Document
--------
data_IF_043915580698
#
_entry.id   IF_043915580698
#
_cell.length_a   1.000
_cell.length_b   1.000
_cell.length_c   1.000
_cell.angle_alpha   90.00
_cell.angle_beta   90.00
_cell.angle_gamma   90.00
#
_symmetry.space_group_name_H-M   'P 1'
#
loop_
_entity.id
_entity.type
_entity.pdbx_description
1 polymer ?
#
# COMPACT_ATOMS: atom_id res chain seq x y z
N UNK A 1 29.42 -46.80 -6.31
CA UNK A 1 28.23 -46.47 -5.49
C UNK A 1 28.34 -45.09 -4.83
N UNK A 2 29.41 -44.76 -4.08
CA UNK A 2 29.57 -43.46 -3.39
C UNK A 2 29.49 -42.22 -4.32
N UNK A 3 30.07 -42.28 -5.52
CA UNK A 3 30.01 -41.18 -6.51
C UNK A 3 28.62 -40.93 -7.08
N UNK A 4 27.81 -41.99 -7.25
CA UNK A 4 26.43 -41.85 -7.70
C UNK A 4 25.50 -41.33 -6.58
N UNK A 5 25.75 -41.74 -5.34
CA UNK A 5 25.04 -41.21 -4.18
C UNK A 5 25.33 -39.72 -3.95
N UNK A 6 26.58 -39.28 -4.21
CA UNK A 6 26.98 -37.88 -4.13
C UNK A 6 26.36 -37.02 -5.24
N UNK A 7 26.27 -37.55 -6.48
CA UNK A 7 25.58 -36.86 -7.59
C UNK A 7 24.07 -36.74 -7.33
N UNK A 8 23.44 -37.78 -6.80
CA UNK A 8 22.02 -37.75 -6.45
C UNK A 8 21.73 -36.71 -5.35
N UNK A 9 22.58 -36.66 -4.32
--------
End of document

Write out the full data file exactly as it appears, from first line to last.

data_IF_043915580698
#
_entry.id   IF_043915580698
#
_cell.length_a   1.000
_cell.length_b   1.000
_cell.length_c   1.000
_cell.angle_alpha   90.00
_cell.angle_beta   90.00
_cell.angle_gamma   90.00
#
_symmetry.space_group_name_H-M   'P 1'
#
loop_
_entity.id
_entity.type
_entity.pdbx_description
1 polymer ?
#
# COMPACT_ATOMS: atom_id res chain seq x y z
N UNK A 1 29.42 -46.80 -6.31
CA UNK A 1 28.23 -46.47 -5.49
C UNK A 1 28.34 -45.09 -4.83
N UNK A 2 29.41 -44.76 -4.08
CA UNK A 2 29.57 -43.46 -3.39
C UNK A 2 29.49 -42.22 -4.32
N UNK A 3 30.07 -42.28 -5.52
CA UNK A 3 30.01 -41.18 -6.51
C UNK A 3 28.62 -40.93 -7.08
N UNK A 4 27.81 -41.99 -7.25
CA UNK A 4 26.43 -41.85 -7.70
C UNK A 4 25.50 -41.33 -6.58
N UNK A 5 25.75 -41.74 -5.34
CA UNK A 5 25.04 -41.21 -4.18
C UNK A 5 25.33 -39.72 -3.95
N UNK A 6 26.58 -39.28 -4.21
CA UNK A 6 26.98 -37.88 -4.13
C UNK A 6 26.36 -37.02 -5.24
N UNK A 7 26.27 -37.55 -6.48
CA UNK A 7 25.58 -36.86 -7.59
C UNK A 7 24.07 -36.74 -7.33
N UNK A 8 23.44 -37.78 -6.80
CA UNK A 8 22.02 -37.75 -6.45
C UNK A 8 21.73 -36.71 -5.35
N UNK A 9 22.58 -36.66 -4.32